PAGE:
A Plan for Handling Money in Relationship Is needed

Author Gary D. Chapman From Things I wish I’d known before we got married 6 years ago 9812

A simple plan of money management that has helped thousands of couples avoid financial warfare.

“Our Money”: Building Unity

The first foundational stone in developing a financial plan is to agree that after marriage, it will no longer be “my money” and “your money” but “our money”. At the heart of marriages is the desire for unity. “For better or for worse,” we intend to live life together. The implication is that we will share our income and work as a team in deciding what to do with our money. Incidentally, this also means that his and her debts will become “our debts”, and we have the responsibility to develop a plan to repay these debts. It also implies that his and her savings will become “our savings”. If you are not ready for this kind of unity, then you are not ready for marriage.

Saving, Sharing, Spending

The second step in developing a financial plan is to agree on a percentage of income that you will save, give away, and spend. There are essentially only three things you can do with money. You can save it, you can give it away, or you can spend it. Deciding the percentage that you will allocate to each of these categories is an important step in making a financial plan. His and her debts will become "our debts".

A“10-10-80 Plan”is suggested

Save and invest 10 percent of your net income. The first purpose of saving is to have emergency funds in case of sickness or loss of job. The second purpose of saving is to pay off any credit card and consumer debts that the two of you may have. The third purpose of saving is in order to make major pur-chases such as home and automobile. (Retirement plan is offered by their employer.)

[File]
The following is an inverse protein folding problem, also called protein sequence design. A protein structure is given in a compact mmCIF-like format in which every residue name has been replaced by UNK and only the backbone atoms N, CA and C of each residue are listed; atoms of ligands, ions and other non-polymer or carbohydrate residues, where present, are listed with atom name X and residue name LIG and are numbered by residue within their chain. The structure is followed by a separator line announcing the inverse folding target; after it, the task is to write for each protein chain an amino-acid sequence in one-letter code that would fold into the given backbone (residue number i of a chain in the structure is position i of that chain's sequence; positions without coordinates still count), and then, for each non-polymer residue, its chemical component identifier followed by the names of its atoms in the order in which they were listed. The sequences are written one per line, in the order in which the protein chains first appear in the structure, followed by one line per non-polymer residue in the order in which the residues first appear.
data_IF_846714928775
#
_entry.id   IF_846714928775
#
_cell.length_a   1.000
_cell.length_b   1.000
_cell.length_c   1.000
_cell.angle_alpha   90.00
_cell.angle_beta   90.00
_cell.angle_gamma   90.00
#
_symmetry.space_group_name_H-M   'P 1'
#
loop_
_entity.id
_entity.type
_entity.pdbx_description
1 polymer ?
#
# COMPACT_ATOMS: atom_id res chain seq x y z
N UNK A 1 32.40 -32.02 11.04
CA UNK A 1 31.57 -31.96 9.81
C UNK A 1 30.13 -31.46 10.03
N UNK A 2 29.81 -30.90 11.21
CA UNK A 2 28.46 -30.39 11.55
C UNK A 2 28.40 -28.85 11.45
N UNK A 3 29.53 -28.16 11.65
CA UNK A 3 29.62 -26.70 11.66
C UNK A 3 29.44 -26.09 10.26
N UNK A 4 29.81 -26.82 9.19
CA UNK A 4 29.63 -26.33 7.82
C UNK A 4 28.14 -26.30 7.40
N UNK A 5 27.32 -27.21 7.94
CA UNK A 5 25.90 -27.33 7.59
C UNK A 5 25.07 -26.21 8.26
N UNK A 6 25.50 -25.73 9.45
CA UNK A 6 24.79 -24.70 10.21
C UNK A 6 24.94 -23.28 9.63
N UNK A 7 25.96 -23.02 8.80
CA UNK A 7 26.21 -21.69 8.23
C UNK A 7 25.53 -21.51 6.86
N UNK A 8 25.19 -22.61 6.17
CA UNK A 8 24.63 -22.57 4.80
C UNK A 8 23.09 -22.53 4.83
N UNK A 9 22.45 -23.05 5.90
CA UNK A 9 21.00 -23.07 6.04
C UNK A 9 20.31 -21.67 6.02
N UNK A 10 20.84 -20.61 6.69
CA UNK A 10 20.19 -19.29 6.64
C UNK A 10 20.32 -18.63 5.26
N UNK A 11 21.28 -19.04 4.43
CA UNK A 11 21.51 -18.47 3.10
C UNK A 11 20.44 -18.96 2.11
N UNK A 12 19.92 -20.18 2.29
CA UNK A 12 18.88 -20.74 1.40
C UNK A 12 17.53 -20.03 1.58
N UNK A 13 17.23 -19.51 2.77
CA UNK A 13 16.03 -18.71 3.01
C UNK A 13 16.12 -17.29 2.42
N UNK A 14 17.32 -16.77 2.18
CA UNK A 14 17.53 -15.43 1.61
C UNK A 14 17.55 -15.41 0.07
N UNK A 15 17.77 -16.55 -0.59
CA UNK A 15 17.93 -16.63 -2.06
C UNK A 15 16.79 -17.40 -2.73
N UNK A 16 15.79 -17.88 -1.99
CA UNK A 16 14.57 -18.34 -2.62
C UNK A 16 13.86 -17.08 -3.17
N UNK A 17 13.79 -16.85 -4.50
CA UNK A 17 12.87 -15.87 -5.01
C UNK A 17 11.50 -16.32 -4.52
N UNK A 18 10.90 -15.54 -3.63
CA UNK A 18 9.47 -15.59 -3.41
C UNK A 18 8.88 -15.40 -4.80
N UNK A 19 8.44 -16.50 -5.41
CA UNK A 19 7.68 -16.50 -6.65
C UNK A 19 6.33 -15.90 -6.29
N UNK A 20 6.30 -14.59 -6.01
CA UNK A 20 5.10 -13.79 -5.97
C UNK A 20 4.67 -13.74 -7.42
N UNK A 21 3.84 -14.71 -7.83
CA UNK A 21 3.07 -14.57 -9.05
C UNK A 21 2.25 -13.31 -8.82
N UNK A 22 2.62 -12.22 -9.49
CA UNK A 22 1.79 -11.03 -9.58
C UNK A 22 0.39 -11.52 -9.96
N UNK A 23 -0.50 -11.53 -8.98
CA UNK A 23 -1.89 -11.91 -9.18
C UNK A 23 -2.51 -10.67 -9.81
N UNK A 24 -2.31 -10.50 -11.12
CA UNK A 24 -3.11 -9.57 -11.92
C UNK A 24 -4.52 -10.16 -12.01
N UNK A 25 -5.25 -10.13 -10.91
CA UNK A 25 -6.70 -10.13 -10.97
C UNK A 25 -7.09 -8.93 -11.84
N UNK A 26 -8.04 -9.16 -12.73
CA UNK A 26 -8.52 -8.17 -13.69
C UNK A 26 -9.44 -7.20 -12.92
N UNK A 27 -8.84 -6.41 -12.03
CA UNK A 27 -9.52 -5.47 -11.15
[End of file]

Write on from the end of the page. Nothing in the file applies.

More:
Another 10 percent is to be given away. The purpose of giving is to express gratitude for what has been given to you. The ancient Jewish and Christian traditions encourage the giving of 10 percent of one’s income. The happiest people in the world are not those who have the most money but those who have learned the satisfaction of giving to help others. An early Christian text says, “It is more blessed to give than to receive.”

That leaves 80 percent to be divided among mortgage payments (or rent), utilities, insurance, furniture, food, clothes, transportation, medicine, recreation, etc. How this is distributed is your decision. The more you spend on housing, the less you have to spend in other areas. The most common mistake young couples make is to purchase a house that is beyond their income.

Before marriage, it is difficult to know the exact cost of housing and utilities and many of the other categories listed above. I have often encouraged couples who are contemplating marriage to find a couple who has been married about three years and is living in an apartment or house similar to what you would contemplate buying or renting. Let them share with you the approximate cost of housing and utilities.

Finance is one of the most important factors affecting quality of a marriage and thus, plan for handling money in a relationship matters, too. This is a decisive factor influencing long-term development and harmony of a family and a couple.

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